More lessons from the Twitter whistleblower disclosures about lax security and lax data storage that should alert employees of banks, brokerage houses, and other high-tech companies

Twitter’s former security chief Peiter Zatko will soon be testifying before Congress about his belief about Twitter’s impotent security program, and he is expected to address the issue of national security issues that was raised in his complaint. He has engendered a vast response from various voices, including Republican Senator Charles E. Grassley who stated, “If these claims are accurate, they may show dangerous data privacy and security risks for Twitter users around the world. European watchdogs have also responded, seeking more information after Zatko’s complaint was made public. They are concerned about private corporate and possibly state information being released.

His allegations and analysis have also resulted in a wave of commentary from other security experts decrying the vulnerable security data environment in our major banks, financial advisory companies, broker-dealers, high-tech companies, and, worst of all, data storage companies. Sitting in all of those companies is a compilation of the secrets that hostile governments dream about.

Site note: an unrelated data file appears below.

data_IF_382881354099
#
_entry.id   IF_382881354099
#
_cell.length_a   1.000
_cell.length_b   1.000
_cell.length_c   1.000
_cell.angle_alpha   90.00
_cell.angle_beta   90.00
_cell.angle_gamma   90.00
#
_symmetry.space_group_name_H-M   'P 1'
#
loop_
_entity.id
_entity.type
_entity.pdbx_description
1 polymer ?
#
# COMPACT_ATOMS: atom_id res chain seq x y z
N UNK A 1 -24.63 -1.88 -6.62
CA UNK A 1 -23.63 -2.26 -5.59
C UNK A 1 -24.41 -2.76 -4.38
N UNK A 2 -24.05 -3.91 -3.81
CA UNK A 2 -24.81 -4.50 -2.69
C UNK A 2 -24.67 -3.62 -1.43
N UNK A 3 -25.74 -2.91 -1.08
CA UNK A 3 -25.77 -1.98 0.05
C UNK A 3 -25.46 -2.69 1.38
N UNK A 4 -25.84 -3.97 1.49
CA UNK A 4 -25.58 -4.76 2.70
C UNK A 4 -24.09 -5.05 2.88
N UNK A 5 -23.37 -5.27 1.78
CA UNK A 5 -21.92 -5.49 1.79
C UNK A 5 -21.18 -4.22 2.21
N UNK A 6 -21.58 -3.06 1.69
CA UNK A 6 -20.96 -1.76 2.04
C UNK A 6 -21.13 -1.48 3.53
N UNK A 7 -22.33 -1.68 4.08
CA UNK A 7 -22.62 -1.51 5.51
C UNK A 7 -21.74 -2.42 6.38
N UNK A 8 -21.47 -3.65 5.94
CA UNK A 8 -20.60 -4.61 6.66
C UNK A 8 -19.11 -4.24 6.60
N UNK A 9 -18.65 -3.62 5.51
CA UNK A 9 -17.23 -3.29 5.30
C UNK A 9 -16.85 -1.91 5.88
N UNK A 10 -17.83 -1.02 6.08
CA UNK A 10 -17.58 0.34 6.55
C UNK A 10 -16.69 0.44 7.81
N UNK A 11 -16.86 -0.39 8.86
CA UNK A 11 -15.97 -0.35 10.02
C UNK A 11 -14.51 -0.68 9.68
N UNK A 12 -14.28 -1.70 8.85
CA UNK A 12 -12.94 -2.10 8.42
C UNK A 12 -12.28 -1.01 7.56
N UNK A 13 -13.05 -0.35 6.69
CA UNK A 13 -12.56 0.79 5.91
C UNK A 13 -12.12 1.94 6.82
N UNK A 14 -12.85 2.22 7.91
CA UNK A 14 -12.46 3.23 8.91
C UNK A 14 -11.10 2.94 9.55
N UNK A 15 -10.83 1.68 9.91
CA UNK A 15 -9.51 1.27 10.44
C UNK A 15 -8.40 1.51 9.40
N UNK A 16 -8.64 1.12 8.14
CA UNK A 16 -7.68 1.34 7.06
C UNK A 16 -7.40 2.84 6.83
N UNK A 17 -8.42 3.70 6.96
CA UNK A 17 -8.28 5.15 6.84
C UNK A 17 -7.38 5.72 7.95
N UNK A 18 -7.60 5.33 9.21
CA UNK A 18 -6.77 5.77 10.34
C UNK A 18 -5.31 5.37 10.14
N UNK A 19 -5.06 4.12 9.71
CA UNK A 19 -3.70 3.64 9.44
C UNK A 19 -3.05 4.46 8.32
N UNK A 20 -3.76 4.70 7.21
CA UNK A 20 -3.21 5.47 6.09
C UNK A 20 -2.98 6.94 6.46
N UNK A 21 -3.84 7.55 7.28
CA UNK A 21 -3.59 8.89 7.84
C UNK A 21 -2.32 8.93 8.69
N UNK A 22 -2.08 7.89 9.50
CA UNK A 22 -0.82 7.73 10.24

Many major companies, according to experts, are not equipped with the latest technological advances to prevent entry from outsiders or hackers. some even accept the risks, not spending adequate funds to protect the companies. But the risks are not just to clients or the banks themselves. The risks are to the sensitive infrastructure of the country, including the nuclear power plants, the power grid, delivery of critical fuel supplies and other sensitive data.

According to Zatko, the report alleges that the company lets thousands of employees — accounting for roughly half its workforce and all its engineers — work directly on Twitter’s live product and interact with actual user data.

This single fact, according to Zatko, creates a host of security problems: The potential for rogue employees to snoop on Twitter users’ information, or that a poorly coded update could make parts or all of the platform unusable, or insider threats may give outsiders significant access to Twitter’s systems in ways that would not be possible at other companies. In multiple situations, Twitter learned that employees had intentionally installed spyware on their computers at the behest of third-party organizations, according to the disclosure. How many employees may have been involved in the spyware incidents is unclear. It is also unclear whether other companies, banks, social media, and high-tech companies have similar issues, potentially opening the door to hostile instruction.

Zatko also says Twitter does not reliably delete users’ data after they cancel their accounts, sometimes because the company has lost track of the information. It has misled regulators about whether it deletes the data as it is required to do.

The greatest protections will come from individuals who report data deficiencies and hostile entrants to private data.

Jeffrey Newman is a whistleblower lawyer with the firm Newman & Shapiro. 617-823-3217

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